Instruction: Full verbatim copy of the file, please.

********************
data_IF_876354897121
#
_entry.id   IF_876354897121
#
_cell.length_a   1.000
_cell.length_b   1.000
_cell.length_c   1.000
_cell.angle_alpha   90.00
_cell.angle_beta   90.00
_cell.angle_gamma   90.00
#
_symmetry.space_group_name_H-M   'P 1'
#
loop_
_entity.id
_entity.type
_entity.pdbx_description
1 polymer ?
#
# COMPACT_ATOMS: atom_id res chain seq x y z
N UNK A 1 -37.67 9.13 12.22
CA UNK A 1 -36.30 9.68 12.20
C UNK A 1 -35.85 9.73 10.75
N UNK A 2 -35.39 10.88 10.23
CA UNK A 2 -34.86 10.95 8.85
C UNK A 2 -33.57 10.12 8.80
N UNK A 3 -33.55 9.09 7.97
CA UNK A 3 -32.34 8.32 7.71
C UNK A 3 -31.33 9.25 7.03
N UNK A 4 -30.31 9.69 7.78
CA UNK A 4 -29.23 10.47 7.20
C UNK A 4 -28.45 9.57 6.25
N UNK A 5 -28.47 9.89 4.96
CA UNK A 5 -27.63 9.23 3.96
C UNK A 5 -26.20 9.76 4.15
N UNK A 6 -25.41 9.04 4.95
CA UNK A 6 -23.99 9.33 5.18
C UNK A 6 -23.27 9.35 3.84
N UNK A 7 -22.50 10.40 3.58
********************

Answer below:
data_IF_876354897121
#
_entry.id   IF_876354897121
#
_cell.length_a   1.000
_cell.length_b   1.000
_cell.length_c   1.000
_cell.angle_alpha   90.00
_cell.angle_beta   90.00
_cell.angle_gamma   90.00
#
_symmetry.space_group_name_H-M   'P 1'
#
loop_
_entity.id
_entity.type
_entity.pdbx_description
1 polymer ?
#
# COMPACT_ATOMS: atom_id res chain seq x y z
N UNK A 1 -37.67 9.13 12.22
CA UNK A 1 -36.30 9.68 12.20
C UNK A 1 -35.85 9.73 10.75
N UNK A 2 -35.39 10.88 10.23
CA UNK A 2 -34.86 10.95 8.85
C UNK A 2 -33.57 10.12 8.80
N UNK A 3 -33.55 9.09 7.97
CA UNK A 3 -32.34 8.32 7.71
C UNK A 3 -31.33 9.25 7.03
N UNK A 4 -30.31 9.69 7.78
CA UNK A 4 -29.23 10.47 7.20
C UNK A 4 -28.45 9.57 6.25
N UNK A 5 -28.47 9.89 4.96
CA UNK A 5 -27.63 9.23 3.96
C UNK A 5 -26.20 9.76 4.15
N UNK A 6 -25.41 9.04 4.95
CA UNK A 6 -23.99 9.33 5.18
C UNK A 6 -23.27 9.35 3.84
N UNK A 7 -22.50 10.40 3.58